Hardwood Flooring is "cupping"

I installed 600 sq ft of maple hardwood flooring. It was 5/8 in thick, 3.5 in wide. I allowed to acclimatize to the house environment 72 hrs prior to installation. It was nailed as per instructions from dealer.
It is now cupping a little. The reflection of light is now "rippled". I remember hearing lots of creaks and cracks after it was installed.
The dealer says "too bad, you should have controlled the humidity in your house". My question, will running a dehumidifier now (6 months after installation) remove moisture from the wood such that it becomes uncupped? I anticipate a collective NO from the group.
Mike
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Mike, Do you have a humidistat in your house? Is the house really to humid, or too dry? Either way, correcting it isn't going to hurt anything, it may at least help your problem from getting worse. Any answer you get will be fairly worthless as no one can predict exactly what will happen at your house.
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I have a venmar air exchanger but there is no moisture in the windows, humidity is not really a problem

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So, it seems as though the house is not to wet, so why a dehumidifier?
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NO. Is there any warranty on the wood? Where did you get teh 72 hours from? As a woodworker, wood often takes a few weeks to acclimate to the surroundings, depending on the original moisture content. But even with a humidifier and dehumidifier, the humidity rate in your house changes with the seasons.
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dealer told me 48 hours, there is no warranty because the dealer said I am responsible for contolling the moisture in the house, sucks to be me, they are not accepting anything here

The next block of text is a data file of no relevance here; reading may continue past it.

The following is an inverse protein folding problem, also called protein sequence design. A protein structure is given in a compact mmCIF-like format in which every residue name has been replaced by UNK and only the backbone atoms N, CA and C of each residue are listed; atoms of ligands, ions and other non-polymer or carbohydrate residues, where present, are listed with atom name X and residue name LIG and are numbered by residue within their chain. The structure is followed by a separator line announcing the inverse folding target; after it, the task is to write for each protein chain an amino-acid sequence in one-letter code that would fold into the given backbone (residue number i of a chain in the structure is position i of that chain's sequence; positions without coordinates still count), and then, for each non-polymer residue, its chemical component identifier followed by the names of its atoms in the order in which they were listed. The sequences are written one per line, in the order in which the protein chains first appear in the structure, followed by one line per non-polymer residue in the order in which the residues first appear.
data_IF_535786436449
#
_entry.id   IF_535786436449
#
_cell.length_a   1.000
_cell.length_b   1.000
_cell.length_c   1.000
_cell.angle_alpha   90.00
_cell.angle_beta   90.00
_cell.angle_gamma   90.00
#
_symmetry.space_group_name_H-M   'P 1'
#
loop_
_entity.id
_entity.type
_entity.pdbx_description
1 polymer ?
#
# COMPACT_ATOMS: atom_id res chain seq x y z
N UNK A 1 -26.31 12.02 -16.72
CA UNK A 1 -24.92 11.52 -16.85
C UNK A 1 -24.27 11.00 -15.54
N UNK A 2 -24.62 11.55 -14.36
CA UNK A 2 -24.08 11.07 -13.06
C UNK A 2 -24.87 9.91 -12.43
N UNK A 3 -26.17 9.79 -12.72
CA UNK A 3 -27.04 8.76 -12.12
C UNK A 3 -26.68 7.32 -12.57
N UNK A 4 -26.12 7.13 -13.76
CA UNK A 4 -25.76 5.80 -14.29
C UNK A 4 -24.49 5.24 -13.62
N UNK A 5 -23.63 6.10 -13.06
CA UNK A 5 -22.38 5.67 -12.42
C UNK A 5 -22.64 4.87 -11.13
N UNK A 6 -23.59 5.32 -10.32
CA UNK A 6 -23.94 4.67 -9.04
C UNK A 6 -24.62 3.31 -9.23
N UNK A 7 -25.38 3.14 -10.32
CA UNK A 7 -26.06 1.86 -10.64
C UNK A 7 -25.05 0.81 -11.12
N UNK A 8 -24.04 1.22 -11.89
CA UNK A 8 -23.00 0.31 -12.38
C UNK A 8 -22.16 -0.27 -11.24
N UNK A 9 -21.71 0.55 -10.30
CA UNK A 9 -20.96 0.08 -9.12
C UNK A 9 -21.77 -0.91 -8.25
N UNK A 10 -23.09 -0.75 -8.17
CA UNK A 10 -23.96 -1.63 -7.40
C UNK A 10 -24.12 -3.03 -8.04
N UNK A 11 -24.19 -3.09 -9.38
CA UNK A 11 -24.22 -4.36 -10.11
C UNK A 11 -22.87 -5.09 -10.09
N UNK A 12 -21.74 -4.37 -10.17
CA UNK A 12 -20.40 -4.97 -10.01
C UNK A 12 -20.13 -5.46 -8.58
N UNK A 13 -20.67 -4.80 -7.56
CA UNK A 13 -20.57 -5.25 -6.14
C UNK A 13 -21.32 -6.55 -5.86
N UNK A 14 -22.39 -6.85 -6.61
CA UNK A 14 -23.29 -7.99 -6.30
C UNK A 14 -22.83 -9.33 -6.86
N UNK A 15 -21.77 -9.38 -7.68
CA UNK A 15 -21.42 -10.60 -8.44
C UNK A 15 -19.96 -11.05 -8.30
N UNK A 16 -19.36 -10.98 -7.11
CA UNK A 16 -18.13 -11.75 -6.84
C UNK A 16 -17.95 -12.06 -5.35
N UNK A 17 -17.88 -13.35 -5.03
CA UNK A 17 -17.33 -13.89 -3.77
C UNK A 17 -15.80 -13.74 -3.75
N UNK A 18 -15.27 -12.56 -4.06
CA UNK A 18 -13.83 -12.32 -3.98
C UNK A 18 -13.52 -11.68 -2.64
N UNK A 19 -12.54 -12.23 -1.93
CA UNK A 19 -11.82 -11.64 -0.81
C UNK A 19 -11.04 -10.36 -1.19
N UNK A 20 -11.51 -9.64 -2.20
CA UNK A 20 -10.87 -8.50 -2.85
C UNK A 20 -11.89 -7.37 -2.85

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Is it pre-finished wood flooring? Check with the manufacturer. They may warrant it. They will at least send a guy to your house to determine what went wrong. May have been installed improperly or unsuitable for your house. For example, may have required a moisture barrier or expansion room at edges.

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<< It is now cupping a little. >>
Cupping is due to one side being dryer than the other. Odds are the room was very dry , or maybe you have high humidity from below the subfloor. If you can balance the humidity above and below the floor permanently, it may settle down to a respectable level. Quality flooring is usually so well dried that this problem is unusual. But the way people tend to rush things these days you may have gotten some slightly green stock. The creaking after installation would be an indication of drying shrinkage. So be patient and good luck.
Joe
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Thx Joe

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You really have 2 situations here. Your floor was installed and finished at the (then) current humidity situation. Even if you begin to control the humidity, it may not make the floor pretty. For a perfect situation, you need a controllable humidity range, and work installed during and acclimated to that range.
I have, in sight of my main throne, a butt splice; directly in front of an HVAC register. One of the boards will move 1/4 inch laterally winter / summer. It looks right about 2 weeks a year.